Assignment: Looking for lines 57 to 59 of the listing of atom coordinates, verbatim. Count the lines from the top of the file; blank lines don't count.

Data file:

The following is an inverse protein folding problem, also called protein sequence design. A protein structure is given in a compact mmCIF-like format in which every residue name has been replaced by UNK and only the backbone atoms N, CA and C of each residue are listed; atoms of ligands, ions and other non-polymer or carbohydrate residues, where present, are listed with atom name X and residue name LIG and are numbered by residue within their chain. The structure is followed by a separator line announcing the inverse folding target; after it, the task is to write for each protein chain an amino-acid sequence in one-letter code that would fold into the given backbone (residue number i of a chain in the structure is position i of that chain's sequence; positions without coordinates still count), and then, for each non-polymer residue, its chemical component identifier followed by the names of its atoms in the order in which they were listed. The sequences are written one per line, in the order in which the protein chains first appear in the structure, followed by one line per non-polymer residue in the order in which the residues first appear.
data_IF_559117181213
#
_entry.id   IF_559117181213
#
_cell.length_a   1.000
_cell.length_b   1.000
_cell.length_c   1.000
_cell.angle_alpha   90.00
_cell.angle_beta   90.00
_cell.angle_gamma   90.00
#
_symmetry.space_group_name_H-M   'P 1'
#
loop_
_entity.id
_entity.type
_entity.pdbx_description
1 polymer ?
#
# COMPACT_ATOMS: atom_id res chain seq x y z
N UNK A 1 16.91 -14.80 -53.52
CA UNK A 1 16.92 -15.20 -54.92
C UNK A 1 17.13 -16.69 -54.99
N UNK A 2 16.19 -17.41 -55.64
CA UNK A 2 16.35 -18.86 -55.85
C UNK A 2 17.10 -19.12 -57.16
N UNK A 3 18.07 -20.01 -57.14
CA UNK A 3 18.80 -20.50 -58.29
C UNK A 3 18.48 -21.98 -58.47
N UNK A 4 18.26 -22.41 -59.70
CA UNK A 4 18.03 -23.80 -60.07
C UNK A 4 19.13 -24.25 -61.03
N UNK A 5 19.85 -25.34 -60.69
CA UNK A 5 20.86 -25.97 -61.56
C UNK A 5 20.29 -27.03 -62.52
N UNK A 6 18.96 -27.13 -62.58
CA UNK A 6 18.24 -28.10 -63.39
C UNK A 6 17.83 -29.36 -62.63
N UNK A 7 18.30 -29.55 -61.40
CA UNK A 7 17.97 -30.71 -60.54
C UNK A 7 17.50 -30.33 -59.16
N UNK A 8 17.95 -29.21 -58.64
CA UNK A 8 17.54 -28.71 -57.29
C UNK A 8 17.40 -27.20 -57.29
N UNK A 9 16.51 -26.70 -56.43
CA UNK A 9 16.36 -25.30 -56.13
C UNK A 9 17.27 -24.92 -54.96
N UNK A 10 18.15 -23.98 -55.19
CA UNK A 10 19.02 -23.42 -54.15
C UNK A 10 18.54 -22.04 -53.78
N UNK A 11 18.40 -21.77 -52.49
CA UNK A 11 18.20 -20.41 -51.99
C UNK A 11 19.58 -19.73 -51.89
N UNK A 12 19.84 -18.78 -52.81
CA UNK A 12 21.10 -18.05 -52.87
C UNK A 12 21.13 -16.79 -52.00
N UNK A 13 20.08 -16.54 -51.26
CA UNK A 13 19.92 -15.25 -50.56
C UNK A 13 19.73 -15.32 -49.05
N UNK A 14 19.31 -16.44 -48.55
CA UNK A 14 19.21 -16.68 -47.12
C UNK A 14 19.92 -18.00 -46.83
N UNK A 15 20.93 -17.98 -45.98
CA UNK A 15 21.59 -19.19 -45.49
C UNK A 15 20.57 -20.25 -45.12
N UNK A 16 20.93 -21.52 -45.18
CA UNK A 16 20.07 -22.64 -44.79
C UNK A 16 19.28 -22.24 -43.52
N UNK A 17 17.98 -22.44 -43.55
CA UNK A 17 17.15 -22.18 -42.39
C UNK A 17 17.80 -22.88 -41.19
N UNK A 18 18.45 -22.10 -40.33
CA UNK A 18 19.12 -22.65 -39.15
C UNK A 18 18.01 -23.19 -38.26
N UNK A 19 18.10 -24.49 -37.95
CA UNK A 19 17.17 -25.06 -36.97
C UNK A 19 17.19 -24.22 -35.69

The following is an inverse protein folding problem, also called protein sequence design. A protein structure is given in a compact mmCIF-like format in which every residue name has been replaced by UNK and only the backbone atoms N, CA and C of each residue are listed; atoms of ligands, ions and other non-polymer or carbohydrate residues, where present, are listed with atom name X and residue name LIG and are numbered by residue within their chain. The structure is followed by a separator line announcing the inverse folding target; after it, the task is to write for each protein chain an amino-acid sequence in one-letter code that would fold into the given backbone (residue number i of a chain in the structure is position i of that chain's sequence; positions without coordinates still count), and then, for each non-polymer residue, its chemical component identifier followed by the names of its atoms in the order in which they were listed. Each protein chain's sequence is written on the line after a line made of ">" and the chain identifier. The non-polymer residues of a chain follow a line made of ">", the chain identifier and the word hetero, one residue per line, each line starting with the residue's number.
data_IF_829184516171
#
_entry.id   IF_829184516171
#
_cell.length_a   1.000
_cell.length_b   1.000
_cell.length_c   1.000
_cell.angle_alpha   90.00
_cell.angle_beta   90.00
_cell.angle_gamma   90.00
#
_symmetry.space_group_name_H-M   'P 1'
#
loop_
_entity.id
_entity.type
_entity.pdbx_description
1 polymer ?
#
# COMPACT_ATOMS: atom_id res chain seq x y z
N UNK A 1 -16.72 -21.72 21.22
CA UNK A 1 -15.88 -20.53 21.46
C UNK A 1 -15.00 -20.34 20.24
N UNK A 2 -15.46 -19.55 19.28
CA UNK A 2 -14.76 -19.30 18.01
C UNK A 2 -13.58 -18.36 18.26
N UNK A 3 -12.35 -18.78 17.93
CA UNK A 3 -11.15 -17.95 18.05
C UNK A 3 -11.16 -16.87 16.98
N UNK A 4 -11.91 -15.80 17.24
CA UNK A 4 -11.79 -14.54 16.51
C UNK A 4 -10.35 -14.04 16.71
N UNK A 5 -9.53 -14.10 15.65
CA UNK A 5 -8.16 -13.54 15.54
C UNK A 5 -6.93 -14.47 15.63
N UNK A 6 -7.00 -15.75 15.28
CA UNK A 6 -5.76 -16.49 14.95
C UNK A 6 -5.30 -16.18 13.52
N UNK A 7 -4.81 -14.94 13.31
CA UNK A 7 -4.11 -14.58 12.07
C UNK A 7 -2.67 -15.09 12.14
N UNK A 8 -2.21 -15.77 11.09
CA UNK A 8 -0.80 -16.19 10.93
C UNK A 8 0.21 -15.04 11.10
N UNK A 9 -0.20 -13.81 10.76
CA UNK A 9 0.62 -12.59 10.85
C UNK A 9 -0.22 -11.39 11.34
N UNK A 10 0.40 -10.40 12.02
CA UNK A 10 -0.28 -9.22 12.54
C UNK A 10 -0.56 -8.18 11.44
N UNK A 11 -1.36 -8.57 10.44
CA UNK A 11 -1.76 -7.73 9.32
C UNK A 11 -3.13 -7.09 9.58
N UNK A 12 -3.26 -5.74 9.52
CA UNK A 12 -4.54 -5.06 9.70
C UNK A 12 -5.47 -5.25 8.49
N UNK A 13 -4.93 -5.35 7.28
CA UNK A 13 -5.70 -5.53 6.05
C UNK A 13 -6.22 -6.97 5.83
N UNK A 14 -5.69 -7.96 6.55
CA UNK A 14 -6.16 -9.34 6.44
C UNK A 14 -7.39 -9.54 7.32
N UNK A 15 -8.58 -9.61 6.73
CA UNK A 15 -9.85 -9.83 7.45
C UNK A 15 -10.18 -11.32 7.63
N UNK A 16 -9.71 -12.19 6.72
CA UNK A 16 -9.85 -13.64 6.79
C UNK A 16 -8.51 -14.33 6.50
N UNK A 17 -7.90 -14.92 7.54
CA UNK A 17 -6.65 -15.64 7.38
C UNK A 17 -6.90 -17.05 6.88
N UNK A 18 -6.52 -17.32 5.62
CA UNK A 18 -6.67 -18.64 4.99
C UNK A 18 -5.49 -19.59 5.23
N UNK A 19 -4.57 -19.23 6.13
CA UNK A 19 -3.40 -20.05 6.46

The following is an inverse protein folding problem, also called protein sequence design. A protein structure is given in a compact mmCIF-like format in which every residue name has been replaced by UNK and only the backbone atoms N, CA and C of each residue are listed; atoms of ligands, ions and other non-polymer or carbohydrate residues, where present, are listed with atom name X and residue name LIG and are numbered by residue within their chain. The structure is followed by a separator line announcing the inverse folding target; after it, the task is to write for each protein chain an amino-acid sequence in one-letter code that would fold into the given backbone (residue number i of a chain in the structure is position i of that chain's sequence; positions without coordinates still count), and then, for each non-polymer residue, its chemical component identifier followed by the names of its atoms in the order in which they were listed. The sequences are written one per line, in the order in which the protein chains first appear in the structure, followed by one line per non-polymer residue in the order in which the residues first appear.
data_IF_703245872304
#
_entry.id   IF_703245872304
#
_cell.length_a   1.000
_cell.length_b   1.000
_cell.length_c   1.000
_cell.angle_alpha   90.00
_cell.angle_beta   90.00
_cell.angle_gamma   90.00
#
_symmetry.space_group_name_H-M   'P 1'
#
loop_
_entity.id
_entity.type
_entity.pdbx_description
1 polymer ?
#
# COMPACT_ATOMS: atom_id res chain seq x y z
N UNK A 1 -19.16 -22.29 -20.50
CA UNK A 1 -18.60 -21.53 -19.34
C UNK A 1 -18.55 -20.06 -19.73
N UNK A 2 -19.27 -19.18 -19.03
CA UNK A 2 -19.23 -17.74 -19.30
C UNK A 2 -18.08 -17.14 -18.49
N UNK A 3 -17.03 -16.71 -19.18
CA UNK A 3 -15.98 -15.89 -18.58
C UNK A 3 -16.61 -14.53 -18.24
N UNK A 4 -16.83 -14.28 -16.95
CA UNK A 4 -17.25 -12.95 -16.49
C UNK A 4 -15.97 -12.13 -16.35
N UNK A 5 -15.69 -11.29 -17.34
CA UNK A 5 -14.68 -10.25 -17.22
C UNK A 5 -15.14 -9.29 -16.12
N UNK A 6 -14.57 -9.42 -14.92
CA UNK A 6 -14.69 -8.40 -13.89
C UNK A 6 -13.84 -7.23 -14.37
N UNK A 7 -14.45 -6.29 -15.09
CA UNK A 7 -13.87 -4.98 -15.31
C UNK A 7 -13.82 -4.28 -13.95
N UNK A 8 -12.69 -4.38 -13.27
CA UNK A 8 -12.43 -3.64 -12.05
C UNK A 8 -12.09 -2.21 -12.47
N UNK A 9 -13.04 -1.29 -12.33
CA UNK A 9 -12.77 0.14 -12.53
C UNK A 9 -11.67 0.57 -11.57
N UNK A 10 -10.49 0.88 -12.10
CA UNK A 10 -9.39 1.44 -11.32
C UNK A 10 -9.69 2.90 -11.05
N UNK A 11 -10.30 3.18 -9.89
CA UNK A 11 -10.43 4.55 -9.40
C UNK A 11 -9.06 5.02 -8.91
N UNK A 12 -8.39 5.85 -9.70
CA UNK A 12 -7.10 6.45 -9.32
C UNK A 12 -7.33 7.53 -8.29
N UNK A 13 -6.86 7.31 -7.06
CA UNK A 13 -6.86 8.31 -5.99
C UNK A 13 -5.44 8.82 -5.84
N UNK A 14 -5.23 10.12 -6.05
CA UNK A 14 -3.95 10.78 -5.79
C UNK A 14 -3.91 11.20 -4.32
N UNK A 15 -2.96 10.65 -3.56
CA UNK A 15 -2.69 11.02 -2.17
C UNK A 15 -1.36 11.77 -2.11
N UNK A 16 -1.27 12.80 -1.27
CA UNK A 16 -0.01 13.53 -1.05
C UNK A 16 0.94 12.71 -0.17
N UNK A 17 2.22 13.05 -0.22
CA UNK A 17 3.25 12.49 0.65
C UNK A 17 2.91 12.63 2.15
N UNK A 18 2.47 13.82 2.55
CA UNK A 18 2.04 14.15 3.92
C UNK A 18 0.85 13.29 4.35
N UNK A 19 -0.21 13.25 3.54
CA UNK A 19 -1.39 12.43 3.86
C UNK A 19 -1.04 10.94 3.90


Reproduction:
C UNK A 12 21.13 -16.79 -52.00
N UNK A 13 20.08 -16.54 -51.26
CA UNK A 13 19.92 -15.25 -50.56